The Coast Guard will be moving to St. Elizabeth’s in May 2013. There will be roughly 4,400 jobs produced there.

10:34 a.m., while speaking about 5-year plan for D.C. schools, including extending the school day and year:

I would like to do some pilots to extend the day, maybe to 4:30p or 5p

We need to get away from an agrarian concept of children who need to be home in the evenings and during the summer to help with chores.

I don’t know how many we will close, but we have far too many buildings.

We have 76,000 kids for just over 200 schools.

10:31 a.m., while speaking about RGIII and D.C. sports:

Periodically we’ve had a great team doing something.

Across the board, our professional teams are doing well, such as the Caps great series, the Wizards 5-game winning streak, and the Nationals.

A lot of people don’t know Mike Rizzo, the Nats general manager. He’s helped to grow their farm system. I got a message from him saying we had the worst farm system, and now we have the best.

RGIII may be the fastest to ever play the position. And he seems to be a very smart young man.

“His acumen for the game, he’s so well grounded, I’m so impressed with him. I’m just so delighted.”

We aren’t any closer to having the Redskins actually play in D.C.

10:27 a.m., while speaking about the ParkMobile app:

We have an incompatibility with the technology. We want to advance the state of the art by removing the requirement that you walk around with all these quarter

10:25 a.m., while speaking about technology to improve commuting:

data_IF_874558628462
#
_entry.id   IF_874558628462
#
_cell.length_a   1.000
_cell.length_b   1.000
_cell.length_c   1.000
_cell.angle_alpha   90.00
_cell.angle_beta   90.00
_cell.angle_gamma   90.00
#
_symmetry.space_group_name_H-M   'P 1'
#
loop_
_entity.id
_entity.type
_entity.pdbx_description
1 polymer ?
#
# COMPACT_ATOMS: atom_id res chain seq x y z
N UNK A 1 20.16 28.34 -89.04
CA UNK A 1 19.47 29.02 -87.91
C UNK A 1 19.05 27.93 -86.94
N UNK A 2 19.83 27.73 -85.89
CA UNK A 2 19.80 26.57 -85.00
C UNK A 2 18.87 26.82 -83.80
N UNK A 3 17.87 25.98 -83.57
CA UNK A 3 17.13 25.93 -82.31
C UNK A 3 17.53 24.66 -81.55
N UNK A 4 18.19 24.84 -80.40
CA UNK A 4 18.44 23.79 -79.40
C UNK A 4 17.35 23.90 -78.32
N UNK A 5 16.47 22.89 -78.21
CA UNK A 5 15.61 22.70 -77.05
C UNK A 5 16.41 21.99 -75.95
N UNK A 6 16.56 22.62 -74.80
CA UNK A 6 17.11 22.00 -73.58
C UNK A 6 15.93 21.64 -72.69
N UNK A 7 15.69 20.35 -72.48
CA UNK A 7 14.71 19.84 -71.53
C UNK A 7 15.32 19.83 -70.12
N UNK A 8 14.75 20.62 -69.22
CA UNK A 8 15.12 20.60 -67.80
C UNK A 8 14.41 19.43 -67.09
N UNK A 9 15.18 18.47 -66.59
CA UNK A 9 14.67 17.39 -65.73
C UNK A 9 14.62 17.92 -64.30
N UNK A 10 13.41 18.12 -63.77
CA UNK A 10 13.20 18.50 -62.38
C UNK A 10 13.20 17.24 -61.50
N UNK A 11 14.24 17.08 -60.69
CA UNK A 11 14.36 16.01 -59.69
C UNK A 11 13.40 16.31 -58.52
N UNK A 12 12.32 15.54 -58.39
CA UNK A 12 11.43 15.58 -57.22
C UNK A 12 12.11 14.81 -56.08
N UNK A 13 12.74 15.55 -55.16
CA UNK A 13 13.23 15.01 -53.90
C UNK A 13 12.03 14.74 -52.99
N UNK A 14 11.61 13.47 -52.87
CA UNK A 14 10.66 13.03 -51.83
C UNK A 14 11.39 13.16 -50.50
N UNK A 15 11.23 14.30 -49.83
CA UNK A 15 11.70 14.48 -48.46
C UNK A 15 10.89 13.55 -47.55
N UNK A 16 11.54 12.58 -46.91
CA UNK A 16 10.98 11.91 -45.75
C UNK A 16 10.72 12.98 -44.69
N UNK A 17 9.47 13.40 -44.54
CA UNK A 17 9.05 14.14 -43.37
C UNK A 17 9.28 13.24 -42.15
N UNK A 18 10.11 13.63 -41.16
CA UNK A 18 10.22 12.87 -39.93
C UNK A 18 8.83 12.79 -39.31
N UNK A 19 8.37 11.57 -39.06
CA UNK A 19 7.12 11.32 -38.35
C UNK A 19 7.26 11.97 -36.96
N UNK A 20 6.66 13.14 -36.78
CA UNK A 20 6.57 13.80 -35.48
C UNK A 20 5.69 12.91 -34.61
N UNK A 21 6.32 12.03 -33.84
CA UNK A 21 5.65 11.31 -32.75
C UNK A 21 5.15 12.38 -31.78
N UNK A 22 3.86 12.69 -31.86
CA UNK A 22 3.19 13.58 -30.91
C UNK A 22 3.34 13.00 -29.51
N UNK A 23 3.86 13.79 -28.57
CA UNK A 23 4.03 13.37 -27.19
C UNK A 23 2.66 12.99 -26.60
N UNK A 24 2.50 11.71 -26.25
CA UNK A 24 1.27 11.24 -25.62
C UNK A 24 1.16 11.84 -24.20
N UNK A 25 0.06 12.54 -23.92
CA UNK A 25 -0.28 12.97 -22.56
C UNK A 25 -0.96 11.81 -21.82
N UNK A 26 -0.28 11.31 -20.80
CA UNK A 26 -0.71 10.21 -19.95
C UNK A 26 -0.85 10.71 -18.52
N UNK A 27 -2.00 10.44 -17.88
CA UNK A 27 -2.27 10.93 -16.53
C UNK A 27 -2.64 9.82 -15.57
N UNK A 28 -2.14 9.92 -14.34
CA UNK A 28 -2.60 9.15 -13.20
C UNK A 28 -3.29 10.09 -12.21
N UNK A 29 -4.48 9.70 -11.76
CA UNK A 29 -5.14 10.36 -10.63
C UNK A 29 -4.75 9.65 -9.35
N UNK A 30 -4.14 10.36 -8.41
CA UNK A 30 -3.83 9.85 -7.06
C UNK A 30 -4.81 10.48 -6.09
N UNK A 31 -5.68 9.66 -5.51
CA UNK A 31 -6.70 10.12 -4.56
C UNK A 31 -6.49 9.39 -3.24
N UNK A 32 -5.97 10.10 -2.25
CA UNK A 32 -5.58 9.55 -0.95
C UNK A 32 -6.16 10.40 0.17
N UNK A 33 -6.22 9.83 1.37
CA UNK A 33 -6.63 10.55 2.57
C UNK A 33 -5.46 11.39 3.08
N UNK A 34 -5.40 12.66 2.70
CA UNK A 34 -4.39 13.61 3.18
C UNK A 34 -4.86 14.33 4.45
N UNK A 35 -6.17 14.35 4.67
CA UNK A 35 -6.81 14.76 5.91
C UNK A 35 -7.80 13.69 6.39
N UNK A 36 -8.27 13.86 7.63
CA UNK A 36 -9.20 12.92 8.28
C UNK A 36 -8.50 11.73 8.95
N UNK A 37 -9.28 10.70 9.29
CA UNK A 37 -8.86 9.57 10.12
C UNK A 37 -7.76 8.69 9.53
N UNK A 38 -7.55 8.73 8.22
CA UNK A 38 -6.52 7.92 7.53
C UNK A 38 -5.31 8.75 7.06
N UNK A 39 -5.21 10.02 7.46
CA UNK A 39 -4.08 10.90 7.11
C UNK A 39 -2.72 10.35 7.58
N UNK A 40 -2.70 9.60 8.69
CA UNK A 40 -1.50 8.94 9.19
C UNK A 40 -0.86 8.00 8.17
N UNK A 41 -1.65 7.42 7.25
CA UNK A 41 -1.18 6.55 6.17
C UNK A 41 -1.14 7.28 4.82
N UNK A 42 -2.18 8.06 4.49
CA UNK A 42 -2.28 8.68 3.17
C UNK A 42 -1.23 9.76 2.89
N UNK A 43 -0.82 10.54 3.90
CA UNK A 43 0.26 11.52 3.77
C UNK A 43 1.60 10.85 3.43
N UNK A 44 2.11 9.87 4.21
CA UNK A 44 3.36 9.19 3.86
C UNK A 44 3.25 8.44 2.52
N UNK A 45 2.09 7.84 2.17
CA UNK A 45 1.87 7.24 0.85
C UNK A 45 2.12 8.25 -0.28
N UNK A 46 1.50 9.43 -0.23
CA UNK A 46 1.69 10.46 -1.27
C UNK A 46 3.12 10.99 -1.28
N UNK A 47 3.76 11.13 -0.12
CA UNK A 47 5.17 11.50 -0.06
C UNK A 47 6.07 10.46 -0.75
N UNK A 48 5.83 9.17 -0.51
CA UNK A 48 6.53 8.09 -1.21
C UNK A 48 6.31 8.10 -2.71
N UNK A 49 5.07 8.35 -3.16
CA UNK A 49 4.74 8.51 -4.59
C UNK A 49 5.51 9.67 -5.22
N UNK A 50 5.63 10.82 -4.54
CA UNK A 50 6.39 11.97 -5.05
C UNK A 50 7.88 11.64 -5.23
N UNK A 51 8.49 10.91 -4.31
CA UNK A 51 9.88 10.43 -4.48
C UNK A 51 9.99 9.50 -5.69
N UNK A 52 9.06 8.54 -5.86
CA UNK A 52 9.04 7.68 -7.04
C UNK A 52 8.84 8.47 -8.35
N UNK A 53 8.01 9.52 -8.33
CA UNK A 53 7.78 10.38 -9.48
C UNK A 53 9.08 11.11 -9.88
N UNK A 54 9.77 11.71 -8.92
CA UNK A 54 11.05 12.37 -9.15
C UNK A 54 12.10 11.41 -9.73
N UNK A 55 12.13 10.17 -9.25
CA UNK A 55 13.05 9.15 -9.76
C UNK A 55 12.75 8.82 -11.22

“First off, we’re trying to get people out of automobiles.”

We’re going to open the first streetcar line in modern era next year.

10:21 a.m., while speaking about D.C. unemployment insurance:

I don’t think we should look at unemployment insurance and where we want to land. We recognize it’s not a lot of money, but our goal is to get people back working again.

10:17 a.m., while speaking about Metro fare hikes:

It’s clear we need more maintenance of the system. The federal government has reduced its commitment from $150 million to $135 million, “which is odd, since so many federal workers ride the system.”

“You can’t keep pouring money in if you haven’t assured people the system has done its job.”

10:14 a.m., while speaking about Marion Barry’s comments about Asian-American shop owners, and about Filipino nurses:

At this point, you have to ask what the positive effect would be of requesting he apologize.

Marion Barry has done a lot for the city. A lot of people hold him in high regard. He helped many get jobs. I think he’s committed to developing the city.

“I hope he rethinks his comments.”

“Those statements have no place, and they shouldn’t be made.”

10:11 a.m., while speaking about racist tweets against Capitals’ Joel Ward:

(Gray wasn’t allowed to pledge a fraternity when he was in college)

“It’s very disappointing….It shows we still have in some parts of our society some very high levels of racism”

I hope it inspires our D.C. youth, particularly African Americans to get involved in hockey, like the Fort Dupont rink in Southeast.

“This is a celebratory moment for African Americans. This is a celebratory moment for the city.”

10:03 a.m., while speaking about crime in the Petworth neighorhood, particularly the tourist murdered on Tuesday:

“We’ve had some real progress.”

Police chief deployed undercover officers Thursday night. One of them heard a woman screaming, immediately went there and found her writhing in pain. Saw a figure in an alley, pursued him, he discarded a backpack that contained a claw hammer with blood on it, with the same MO as the other incidents.

“We think we have a suspect.”

I don’t want to conclude there is a pattern. This seems to be the case of someone who is mentally ill.

WTOP’s Paul D. Shinkman contributed to this report. Follow Paul and WTOP on Twitter.

(Copyright 2012 by WTOP. All Rights Reserved.)